The Electoral Commission (EC) has justified the decision to publish the voters register on google drive.
The EC is enjoined by law to make public details of the voters on the register before every election.
The publication of the full 2020 voters register in the Cloud, an Internet database, with links on the website of the Electoral Commission, ahead of the December 7 polls has generated public discussion with some arguing that it breaches the data protection law.
Some members of the public have expressed concern over the potential insecurity the publication of voters’ details.
But speaking at a training workshop for journalists, organised by the Ghana Journalists Association (GJA) on Tuesday, [November 24, 2020] the Chairperson of the EC, Mrs Jean Mensa said the register which has been removed from the EC’s website will be republished after the system has been embedded with enhanced security features.
“…the register that was put out, we are enjoined by law to publish the voters register. Indeed, C.I. 127 requires that the provisional voters register is published on our website.”
“That same law says that the final register is published in a manner which the Commission deems fit and we are well aware that the ID Card has come to be used for other activities. But from the Commissions point of view, that card is provided for voting purposes only and in this era of transparency and openness, the Commission believes that it is important to publish the register, and that is why the register was published to enable citizens check their details.”
The Chairperson of the EC added:
“Once it was published, there were some issues with the functionality with the format in which it had been put there, so the IT was called to include and introduce more systems into it to make it more functional. We intend to upload it in the next few days,” Mrs Mensa said.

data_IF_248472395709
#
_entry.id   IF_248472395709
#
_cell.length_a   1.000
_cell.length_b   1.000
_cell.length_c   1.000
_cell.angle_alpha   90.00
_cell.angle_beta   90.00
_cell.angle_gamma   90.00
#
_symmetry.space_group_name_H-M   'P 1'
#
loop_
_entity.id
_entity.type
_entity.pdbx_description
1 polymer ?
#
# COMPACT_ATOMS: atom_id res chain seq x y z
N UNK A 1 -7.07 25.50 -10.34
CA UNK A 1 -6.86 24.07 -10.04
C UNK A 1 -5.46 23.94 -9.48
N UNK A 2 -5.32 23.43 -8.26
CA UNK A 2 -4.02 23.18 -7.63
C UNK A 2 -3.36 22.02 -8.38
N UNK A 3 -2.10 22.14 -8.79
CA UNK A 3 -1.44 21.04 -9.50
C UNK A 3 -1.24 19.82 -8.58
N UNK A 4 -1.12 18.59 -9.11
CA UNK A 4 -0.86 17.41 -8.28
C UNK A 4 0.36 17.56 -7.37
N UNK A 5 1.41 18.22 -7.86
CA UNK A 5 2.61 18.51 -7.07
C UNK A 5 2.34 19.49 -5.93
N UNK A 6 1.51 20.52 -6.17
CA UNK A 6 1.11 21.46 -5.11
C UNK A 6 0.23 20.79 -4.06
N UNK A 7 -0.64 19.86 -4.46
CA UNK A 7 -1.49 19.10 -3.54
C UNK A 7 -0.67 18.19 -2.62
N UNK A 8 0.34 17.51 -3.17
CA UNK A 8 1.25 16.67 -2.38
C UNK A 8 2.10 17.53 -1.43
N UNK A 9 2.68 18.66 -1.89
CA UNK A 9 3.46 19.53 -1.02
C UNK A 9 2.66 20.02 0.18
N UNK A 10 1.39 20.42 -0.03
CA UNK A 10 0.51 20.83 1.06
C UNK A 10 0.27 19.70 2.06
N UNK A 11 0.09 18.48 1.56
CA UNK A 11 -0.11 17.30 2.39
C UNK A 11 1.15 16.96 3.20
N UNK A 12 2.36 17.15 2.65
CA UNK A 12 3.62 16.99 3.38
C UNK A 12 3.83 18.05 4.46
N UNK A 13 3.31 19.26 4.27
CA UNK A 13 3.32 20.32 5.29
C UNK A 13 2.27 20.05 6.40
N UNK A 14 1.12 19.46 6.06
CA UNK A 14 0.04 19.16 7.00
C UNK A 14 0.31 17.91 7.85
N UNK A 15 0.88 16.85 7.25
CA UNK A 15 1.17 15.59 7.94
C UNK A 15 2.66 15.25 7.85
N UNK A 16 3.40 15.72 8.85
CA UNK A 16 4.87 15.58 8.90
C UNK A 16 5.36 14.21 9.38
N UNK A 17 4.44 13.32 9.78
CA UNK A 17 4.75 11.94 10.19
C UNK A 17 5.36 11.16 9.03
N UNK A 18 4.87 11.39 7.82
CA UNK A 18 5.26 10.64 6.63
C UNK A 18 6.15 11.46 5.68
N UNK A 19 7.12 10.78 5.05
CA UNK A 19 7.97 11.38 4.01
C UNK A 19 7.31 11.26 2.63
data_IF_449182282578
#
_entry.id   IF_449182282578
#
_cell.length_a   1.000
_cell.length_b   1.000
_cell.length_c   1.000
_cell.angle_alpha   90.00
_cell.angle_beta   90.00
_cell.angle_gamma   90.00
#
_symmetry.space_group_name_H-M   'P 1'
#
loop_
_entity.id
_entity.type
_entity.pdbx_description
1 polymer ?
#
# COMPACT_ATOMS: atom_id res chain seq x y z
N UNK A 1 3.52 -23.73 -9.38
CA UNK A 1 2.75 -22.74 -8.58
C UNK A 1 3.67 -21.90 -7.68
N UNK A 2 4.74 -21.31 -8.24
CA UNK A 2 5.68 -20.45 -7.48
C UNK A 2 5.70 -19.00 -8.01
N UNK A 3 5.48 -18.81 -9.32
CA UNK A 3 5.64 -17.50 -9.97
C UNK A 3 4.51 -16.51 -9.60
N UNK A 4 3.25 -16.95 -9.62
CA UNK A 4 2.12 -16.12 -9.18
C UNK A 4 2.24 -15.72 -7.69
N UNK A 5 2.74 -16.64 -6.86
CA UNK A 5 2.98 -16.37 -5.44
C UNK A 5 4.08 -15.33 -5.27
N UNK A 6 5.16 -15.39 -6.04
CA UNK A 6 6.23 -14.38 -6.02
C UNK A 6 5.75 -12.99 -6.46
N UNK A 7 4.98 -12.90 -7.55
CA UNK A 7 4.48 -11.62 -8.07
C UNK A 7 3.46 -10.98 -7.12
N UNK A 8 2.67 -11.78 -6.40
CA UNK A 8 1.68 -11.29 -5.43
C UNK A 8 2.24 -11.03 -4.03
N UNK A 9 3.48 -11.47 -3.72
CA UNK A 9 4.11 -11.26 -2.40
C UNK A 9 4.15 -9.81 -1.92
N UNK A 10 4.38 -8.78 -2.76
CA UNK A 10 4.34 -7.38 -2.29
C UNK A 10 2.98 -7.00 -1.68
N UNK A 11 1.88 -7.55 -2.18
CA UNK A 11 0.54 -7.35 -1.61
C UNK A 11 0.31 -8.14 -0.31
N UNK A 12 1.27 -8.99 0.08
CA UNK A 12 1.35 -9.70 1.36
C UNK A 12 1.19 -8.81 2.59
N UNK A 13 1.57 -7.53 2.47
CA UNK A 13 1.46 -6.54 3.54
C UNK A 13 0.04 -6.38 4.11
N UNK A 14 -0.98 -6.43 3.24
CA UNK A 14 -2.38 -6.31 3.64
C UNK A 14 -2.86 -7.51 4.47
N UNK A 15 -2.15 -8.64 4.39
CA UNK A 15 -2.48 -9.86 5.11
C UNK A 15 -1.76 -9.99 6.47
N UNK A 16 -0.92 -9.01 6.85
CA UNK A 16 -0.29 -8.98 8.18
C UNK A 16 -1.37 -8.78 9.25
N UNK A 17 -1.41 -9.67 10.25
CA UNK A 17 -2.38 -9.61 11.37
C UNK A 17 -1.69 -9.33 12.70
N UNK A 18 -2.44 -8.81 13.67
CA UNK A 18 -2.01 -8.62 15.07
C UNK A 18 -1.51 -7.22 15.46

Data Protection Agency
The Data Protection Agency (DPA) has also already begun discussions with the Electoral Commission on how to ensure transparency and fairness in the handling of the personal data of registered voters.
The Director-General of the DPA, Ms Patricia Adusei-Poku, who disclosed this in an interview with the Daily Graphic on Monday, said the move was to establish the extent of voter information the EC could publish.
The engagement would also help to earmark information that could be shared publicly without infringing on privacy and confidentiality as the country’s laws permitted.
The move by the DPA follows public concerns over the EC’s decision to publish the full 2020 voters register in the Cloud, an Internet database, with links on its website, ahead of the December 7 polls.
Some members of the public have expressed concern over the potential insecurity the publication of voters’ details could entail.
Legality versus privacy
Ms Adusei-Poku told the Daily Graphic that although the EC might have legal backing to publish the voters register, there was the need to consider individuals’ right to privacy in doing so.
“I assume that the EC has an enabling law that allows it to work in certain ways, possibly publishing the electoral register. Many countries have their electoral registers published, so it is not unusual.
However, beyond the delivery of the legal mandate, even if there is a law that allows you to do what you have done, you should look at other ways of improving transparency and fairness in the processing of personal data,” she said.
She said the two bodies would collaborate and work together to avert any genuine concerns, instead of operating in silos.
“The situation where we work in silos and just focus on our mandate should be looked at. We need to take into account other complementary and relevant laws in the delivery of our institutional mandate,” she said.